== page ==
To mark our selection as a Finalist in the Art Fund Prize for Museum of the Year 2015 we’re embarking on a unique and ambitious tour of the country – the Dodo Roadshow.
Beginning at Land’s End on 8 June and concluding in John O’Groats one week later, the famous Oxford Dodo will visit more than 20 museums and galleries along the way. At each stop the Dodo will ‘interview’ one of the venue’s star objects.
Potteries Museum & Art Gallery: Ozzy
So, tell me about yourself – who are you and where do you come from?
Whooo am I? I’m Ozzy, the Potteries Museum & Art Gallery’s famous slipware owl. I was made in Staffordshire around in the late 17th century, about 350 years ago – just as you were becoming extinct. Unfortunately I can’t tell you who made me – it was so long ago that I’ve forgotten and sadly he didn’t leave his signature or maker’s mark on me so no one knows now. I might look like an owl but I’ll let you into a secret – I’m actually a jug. Look round the back and you’ll see my handle. My head lifts off – but very carefully if you please – and then it becomes the cup for you to drink out of. Mind you, it’s been a long time since anyone had a drink out of me!
What is it that makes you so special?
I’m one of only a very few owl jugs made of slip-decorated earthenware to survive from the 17th century. I’m made of local red clay and my surface has been decorated by swirling together three colours of clay to give the effect of feathers. I was then glazed and fired. It took a really experienced and skilled workman to make me and I was expensive when I was made – that’s why I’ve survived. I wasn’t used every day like common pieces of pottery. I was cherished and only used for special occasions. For most of my life I’ve been on display – as I am today.
Who looks after you in this place?
So many people look after me. The curators put me on display and wrote a nice little label to tell everyone about me. The security staff patrol the galleries and make sure I’m safe and the cleaning staff make sure any finger marks are cleaned off my case every day. And of course my public visit me. They come from all over the world – I’m a celebrity you know.
Do you remember life before the museum?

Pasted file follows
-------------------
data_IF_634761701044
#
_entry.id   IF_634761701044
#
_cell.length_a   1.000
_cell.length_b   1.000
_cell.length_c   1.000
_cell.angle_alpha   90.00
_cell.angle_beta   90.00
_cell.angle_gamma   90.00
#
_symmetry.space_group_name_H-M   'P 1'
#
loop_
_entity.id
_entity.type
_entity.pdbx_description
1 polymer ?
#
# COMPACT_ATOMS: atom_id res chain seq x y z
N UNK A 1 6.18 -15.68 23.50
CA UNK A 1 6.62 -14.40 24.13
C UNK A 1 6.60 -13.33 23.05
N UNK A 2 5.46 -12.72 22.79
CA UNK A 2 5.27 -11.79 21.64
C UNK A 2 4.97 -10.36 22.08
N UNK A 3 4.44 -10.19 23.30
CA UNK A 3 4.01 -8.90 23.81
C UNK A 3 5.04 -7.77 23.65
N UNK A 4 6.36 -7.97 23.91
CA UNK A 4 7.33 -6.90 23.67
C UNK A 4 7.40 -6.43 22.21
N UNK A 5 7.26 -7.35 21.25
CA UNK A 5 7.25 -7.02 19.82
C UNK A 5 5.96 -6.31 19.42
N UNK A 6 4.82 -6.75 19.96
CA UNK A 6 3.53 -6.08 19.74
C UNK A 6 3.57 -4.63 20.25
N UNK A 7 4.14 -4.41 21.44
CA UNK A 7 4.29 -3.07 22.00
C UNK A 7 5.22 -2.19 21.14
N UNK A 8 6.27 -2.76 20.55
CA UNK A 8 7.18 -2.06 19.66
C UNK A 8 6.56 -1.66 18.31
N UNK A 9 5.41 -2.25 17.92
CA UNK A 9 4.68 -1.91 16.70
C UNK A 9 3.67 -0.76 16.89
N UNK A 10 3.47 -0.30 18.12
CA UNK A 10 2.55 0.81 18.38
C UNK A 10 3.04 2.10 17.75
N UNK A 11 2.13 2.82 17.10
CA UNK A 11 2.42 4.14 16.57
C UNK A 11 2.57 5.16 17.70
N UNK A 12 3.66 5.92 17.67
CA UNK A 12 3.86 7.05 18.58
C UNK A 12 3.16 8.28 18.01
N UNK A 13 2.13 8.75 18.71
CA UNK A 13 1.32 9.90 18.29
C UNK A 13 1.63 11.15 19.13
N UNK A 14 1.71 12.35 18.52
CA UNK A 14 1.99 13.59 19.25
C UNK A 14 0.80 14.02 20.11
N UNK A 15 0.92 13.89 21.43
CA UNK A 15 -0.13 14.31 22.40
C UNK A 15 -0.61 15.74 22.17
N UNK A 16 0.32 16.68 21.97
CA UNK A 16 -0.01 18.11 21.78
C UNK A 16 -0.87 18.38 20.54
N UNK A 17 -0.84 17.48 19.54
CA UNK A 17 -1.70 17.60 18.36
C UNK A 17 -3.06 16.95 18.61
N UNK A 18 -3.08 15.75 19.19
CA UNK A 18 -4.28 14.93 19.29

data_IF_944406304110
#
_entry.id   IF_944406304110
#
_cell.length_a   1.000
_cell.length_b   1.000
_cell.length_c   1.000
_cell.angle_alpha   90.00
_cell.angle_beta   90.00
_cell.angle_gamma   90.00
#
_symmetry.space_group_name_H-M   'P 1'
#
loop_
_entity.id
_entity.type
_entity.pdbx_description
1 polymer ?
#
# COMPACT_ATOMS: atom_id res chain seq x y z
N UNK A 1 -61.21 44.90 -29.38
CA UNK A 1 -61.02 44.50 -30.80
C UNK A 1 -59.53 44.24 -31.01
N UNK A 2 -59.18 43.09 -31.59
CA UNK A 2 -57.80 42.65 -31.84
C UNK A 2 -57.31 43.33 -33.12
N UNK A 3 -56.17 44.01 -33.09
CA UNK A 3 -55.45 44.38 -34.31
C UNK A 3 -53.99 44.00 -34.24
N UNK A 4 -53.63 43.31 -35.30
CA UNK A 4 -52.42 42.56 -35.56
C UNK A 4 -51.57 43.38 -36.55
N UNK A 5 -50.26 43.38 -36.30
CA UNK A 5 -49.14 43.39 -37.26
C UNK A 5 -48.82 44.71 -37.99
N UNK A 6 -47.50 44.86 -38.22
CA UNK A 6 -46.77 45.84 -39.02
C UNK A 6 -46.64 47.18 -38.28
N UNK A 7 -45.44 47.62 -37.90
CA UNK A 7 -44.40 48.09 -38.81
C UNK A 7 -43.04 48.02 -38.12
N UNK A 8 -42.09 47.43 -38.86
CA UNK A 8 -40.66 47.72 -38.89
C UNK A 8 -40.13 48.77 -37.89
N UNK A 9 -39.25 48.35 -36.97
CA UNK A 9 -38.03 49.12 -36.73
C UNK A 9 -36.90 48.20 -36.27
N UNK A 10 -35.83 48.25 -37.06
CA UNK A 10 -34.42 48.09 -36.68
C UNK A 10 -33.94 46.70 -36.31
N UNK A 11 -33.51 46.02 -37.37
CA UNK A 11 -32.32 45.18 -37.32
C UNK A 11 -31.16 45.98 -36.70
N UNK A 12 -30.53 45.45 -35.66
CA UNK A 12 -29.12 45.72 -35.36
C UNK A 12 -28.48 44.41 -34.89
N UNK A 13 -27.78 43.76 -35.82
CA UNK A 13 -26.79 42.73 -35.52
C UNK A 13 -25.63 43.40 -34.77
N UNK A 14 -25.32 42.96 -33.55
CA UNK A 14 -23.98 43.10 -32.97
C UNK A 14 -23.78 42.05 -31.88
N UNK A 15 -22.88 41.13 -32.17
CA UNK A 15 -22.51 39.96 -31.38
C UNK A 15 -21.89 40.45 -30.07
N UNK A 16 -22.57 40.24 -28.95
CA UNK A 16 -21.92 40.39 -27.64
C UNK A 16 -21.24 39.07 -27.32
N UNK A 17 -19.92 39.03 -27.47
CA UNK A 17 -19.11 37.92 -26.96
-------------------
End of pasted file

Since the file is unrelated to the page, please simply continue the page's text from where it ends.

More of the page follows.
Well, it’s been a long life and some of it’s a bit vague now, but I’ll never forget how I came back to Stoke in 1990. I’d been living on a mantelpiece a long way from here for quite a while when my owner put me in a box a carried me off to the Antiques Roadshow. It was all dark until a charming gentleman called Henry Sandon lifted me out. He was so excited to see me that everyone crowded around and suddenly I was being filmed for TV! The next thing I knew was that I was in a London auction house. I was a bit worried as I didn’t know where I would end up, but this museum bought me (with help from the V&A Purchase Grant Fund, The Art Fund and The Friends of the Potteries Museums) and I’ve been here ever since.
What does the future hold for you?
Life as a celebrity is very busy. Mr Sandon comes regularly to see me – he always says I’m his favourite find from the Antiques Roadshow. Lots of other TV companies have filmed me and I’ve been on the radio too. I’m the best-known piece of pottery in the Museum – and they’ve got over 40,000 pieces so it’s quite a responsibility. I have my own case at the start of the ceramics gallery and when the curators do tours they always start with me so I get to see lots and lots of visitors. People always want to hear about my life and about the pottery industry here and how I came back to Stoke. Some of them take me home as well – I’m a postcard in the shop.
I wish I could remember who made me – he’d be so pleased to think of how my career’s turned out…